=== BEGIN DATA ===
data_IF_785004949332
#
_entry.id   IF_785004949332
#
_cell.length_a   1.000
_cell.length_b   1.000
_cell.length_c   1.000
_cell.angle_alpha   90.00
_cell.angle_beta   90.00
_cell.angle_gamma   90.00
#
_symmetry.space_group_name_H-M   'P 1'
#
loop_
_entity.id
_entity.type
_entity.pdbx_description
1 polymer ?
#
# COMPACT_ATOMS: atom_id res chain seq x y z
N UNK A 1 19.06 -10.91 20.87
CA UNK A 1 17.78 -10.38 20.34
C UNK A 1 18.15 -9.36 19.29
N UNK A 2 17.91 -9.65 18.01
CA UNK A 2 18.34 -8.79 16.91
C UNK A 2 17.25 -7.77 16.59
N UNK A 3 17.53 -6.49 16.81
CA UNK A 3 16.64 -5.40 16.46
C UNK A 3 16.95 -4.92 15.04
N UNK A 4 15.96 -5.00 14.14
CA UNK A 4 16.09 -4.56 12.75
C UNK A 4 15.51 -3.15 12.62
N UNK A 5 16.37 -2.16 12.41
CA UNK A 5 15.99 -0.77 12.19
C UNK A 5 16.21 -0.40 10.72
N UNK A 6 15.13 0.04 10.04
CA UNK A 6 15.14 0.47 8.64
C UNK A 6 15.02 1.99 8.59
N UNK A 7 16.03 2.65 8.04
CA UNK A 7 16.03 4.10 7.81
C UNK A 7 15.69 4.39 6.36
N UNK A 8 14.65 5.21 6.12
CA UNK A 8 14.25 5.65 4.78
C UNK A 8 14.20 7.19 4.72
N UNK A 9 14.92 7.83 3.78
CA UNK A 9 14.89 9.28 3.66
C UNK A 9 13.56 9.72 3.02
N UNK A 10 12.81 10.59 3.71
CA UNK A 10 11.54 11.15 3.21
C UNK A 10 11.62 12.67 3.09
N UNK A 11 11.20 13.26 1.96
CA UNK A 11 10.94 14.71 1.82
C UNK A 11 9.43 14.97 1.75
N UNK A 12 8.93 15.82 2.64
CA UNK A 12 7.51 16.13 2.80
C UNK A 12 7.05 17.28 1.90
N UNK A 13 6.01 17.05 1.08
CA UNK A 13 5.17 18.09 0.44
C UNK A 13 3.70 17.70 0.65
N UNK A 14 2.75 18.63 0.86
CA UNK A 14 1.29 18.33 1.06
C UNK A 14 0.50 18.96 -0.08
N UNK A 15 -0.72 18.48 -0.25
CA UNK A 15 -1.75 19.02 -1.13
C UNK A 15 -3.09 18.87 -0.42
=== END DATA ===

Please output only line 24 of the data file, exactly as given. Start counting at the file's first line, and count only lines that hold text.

N UNK A 2 17.91 -9.65 18.01